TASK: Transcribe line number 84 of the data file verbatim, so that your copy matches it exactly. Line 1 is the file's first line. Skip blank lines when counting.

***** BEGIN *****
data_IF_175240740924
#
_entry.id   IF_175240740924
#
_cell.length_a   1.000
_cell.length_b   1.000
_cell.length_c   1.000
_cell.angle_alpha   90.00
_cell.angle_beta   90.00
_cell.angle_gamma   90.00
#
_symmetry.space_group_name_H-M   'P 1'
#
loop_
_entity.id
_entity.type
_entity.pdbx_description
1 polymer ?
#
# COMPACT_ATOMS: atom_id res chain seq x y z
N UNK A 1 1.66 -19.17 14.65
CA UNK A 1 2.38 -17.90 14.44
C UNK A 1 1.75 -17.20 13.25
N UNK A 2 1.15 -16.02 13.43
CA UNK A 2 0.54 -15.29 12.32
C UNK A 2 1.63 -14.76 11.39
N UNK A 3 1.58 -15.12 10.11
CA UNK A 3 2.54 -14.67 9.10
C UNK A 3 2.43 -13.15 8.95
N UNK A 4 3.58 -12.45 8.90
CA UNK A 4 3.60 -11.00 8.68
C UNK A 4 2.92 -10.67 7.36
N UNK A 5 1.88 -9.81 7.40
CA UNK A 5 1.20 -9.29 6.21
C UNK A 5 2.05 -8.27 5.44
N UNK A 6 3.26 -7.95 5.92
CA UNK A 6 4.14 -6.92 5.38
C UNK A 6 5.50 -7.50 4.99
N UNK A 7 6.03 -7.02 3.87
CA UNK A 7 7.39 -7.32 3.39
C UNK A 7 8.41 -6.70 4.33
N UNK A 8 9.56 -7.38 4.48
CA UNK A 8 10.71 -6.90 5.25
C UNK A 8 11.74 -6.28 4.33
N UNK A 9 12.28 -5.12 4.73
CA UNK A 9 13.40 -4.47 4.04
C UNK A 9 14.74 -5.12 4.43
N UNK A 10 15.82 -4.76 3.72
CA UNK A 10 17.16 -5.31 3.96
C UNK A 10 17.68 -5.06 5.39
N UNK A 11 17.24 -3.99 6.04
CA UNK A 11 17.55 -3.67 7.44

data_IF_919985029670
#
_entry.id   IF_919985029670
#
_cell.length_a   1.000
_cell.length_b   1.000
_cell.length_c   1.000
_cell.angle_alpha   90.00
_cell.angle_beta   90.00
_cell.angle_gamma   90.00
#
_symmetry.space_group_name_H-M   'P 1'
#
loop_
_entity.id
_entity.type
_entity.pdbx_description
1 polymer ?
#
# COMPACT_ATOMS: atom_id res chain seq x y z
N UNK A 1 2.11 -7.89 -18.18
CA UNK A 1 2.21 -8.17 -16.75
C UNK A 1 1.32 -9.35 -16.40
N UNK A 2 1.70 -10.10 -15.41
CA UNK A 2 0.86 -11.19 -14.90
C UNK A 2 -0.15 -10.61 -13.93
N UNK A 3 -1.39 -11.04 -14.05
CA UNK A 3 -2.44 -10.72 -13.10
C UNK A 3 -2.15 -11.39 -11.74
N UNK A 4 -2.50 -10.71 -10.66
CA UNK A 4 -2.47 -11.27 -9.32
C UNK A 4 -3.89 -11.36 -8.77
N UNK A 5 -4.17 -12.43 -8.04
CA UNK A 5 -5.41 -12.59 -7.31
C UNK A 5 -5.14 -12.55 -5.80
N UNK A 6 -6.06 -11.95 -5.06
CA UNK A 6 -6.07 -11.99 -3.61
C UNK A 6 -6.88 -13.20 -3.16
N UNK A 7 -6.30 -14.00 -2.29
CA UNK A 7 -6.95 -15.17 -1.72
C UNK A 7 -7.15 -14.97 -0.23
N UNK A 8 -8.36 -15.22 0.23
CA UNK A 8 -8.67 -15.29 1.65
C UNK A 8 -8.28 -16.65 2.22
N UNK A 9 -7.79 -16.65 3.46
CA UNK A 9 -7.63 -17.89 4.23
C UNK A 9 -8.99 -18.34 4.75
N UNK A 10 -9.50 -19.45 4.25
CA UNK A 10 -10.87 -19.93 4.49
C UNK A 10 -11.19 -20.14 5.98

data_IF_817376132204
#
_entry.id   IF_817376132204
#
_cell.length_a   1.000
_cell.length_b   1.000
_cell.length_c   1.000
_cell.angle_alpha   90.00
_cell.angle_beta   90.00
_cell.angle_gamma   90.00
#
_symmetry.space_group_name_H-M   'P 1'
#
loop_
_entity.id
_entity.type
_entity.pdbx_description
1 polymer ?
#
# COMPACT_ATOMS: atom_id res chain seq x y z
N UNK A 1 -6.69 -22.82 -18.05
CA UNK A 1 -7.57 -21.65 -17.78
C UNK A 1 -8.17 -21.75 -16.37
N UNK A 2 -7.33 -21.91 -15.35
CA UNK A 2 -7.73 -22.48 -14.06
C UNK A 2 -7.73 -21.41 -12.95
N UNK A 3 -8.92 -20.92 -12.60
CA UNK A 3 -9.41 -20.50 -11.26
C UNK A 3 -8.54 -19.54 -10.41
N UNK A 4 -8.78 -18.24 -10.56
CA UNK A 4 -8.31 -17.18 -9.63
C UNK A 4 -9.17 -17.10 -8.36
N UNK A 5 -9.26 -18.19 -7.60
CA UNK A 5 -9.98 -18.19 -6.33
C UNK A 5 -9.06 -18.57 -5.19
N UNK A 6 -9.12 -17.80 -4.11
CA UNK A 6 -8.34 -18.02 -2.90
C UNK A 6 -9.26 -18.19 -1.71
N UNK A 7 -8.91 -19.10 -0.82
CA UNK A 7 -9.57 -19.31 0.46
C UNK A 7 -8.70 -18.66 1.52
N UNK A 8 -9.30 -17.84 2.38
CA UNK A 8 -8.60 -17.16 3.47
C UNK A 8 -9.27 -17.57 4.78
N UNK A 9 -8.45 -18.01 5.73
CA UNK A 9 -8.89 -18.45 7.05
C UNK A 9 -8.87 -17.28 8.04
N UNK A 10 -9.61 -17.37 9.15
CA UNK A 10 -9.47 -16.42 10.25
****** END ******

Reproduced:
C UNK A 4 -3.89 -11.36 -8.77